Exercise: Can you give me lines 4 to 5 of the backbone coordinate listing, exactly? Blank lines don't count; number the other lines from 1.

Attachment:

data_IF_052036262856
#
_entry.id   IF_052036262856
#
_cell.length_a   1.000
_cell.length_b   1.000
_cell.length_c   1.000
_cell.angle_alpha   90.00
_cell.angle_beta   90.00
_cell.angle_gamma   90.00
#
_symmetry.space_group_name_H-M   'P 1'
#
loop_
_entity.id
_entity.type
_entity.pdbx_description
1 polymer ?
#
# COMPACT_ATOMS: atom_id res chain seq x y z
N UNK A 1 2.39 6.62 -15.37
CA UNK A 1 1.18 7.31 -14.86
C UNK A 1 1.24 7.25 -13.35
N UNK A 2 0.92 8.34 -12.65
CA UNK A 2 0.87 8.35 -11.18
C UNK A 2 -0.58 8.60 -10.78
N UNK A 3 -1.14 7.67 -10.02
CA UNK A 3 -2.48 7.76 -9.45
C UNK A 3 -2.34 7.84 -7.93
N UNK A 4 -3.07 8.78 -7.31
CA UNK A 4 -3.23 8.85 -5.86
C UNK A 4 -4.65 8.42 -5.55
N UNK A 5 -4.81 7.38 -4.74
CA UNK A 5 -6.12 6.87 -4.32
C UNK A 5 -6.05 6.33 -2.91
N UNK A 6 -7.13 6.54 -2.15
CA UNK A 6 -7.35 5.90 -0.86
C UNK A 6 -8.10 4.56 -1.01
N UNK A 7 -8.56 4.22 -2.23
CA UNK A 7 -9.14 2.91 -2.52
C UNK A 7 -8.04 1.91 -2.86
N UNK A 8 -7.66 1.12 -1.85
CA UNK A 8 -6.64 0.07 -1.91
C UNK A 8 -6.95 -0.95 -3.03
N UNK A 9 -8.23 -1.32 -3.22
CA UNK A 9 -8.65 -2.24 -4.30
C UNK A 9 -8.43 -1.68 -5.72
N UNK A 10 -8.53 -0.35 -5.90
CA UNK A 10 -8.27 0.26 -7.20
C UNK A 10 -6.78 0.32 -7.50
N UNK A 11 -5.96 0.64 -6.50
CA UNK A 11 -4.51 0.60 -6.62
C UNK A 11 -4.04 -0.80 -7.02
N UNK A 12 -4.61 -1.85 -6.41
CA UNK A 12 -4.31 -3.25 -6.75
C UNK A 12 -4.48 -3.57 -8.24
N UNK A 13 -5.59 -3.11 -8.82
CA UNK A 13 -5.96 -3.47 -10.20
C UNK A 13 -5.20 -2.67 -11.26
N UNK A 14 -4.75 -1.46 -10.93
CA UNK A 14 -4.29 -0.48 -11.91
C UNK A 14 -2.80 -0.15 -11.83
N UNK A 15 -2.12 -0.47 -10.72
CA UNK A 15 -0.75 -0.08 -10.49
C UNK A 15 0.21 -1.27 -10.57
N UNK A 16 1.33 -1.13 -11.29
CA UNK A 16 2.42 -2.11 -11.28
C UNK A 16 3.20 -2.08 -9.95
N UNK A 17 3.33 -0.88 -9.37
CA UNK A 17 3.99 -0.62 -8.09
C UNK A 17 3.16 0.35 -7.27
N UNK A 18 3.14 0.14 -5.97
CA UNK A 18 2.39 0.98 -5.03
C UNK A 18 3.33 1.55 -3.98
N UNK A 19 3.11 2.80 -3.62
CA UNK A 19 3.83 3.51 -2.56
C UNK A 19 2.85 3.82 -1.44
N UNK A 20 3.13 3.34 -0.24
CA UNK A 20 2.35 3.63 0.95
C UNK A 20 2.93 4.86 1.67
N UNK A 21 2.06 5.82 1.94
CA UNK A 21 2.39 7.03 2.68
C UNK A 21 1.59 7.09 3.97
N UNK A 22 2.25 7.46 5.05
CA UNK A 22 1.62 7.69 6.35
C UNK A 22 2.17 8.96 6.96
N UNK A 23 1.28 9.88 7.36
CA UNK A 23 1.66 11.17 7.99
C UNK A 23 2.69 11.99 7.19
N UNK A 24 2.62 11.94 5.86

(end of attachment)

#
_cell.length_a   1.000